Farmers are trained to address these problems by learning methods that can help them adapt to climate change in addition to methods that can help them reduce their negative impact on the climate.
Henriette: “Farmers can adopt good agricultural practices to better cope with the effects of climate change include things like planting shade trees, implementing efficient irrigation methods and covering the soil with compost to make it more resilient.”
But the UTZ program, now part of Rainforest Alliance, doesn’t stop there. “It’s also vital that we help farmers make risk assessments for their own situation so they can be aware of the effects of climate change in their region and identify the specific measures they want to implement,” Henriette explains. “Showing farmers how to keep records of things like rainfall is one example of ways we can help them decide which measures to adopt.”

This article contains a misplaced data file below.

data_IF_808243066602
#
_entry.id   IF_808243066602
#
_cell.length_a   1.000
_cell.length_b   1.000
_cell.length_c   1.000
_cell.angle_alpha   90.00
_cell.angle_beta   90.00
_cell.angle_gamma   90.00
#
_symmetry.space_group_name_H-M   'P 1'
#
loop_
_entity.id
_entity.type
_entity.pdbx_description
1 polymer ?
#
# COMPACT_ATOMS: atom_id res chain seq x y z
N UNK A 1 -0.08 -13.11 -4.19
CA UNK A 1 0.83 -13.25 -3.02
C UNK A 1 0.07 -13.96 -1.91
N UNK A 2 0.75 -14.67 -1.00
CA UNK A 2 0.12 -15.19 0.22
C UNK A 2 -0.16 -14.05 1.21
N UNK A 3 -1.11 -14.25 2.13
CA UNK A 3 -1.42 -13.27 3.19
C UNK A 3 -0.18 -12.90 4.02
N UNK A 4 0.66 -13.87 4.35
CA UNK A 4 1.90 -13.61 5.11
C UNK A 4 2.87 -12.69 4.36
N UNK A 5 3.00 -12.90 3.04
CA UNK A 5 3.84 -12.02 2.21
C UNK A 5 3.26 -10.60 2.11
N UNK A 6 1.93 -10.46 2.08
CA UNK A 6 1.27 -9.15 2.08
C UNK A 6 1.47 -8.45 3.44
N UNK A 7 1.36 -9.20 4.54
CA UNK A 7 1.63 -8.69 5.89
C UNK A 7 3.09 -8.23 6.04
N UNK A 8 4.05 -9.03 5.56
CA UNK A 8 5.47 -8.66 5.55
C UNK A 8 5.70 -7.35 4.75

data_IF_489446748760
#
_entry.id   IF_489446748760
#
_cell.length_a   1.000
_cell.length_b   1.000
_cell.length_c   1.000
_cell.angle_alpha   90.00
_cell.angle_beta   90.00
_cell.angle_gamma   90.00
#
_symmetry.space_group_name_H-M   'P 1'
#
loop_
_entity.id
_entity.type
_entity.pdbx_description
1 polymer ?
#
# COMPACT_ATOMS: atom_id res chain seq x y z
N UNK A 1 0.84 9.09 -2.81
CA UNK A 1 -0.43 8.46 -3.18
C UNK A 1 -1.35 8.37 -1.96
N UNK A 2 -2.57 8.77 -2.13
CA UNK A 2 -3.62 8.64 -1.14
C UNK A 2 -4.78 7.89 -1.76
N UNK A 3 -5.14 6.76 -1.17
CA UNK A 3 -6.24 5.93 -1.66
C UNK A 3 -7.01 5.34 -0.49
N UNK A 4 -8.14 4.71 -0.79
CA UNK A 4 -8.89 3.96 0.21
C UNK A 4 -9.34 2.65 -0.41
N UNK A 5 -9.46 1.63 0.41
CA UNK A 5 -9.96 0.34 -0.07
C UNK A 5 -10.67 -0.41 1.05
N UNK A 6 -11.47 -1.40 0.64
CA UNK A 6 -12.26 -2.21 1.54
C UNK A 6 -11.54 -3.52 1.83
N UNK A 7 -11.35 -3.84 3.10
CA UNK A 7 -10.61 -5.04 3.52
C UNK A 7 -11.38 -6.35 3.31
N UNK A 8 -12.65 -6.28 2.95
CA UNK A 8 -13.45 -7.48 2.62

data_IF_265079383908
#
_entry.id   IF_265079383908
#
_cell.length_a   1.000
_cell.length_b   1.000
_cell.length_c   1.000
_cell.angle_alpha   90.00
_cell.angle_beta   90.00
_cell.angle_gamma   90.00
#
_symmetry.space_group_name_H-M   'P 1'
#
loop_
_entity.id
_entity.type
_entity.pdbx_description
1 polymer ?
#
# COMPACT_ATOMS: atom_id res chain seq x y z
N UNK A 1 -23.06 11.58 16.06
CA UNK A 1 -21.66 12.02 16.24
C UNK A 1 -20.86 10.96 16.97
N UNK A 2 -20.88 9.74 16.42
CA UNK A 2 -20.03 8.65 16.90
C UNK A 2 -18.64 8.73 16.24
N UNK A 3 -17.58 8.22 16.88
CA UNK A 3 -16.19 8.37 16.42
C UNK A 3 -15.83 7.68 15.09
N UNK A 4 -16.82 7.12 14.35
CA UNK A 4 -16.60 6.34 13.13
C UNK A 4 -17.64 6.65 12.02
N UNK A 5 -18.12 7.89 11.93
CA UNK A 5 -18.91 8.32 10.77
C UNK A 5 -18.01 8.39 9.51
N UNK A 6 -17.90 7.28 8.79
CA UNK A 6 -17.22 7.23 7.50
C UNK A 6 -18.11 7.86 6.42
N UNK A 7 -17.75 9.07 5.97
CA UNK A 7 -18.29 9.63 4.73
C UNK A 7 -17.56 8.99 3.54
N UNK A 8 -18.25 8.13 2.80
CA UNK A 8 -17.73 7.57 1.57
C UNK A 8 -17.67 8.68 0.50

By sourcing Rainforest Alliance certified coffee, St Remio is supporting the protection of the environment in and around coffee farms across the globe.
This year we are continuing our funding for Cocagi Femme. Due to climate issues and COVID-19, this coffee community faced some big challenges that destroyed some of the crops we purchased and donated to them last year.
So to ensure, this project is a success, we are back supporting them, replenishing crops that were destroyed, buying an additional 2 hectares of land, fertiliser for the whole 6 hectares of land, additional coffee seedlings and sunflowers to they can earn additional money from the land while they are establishing the coffee plantation.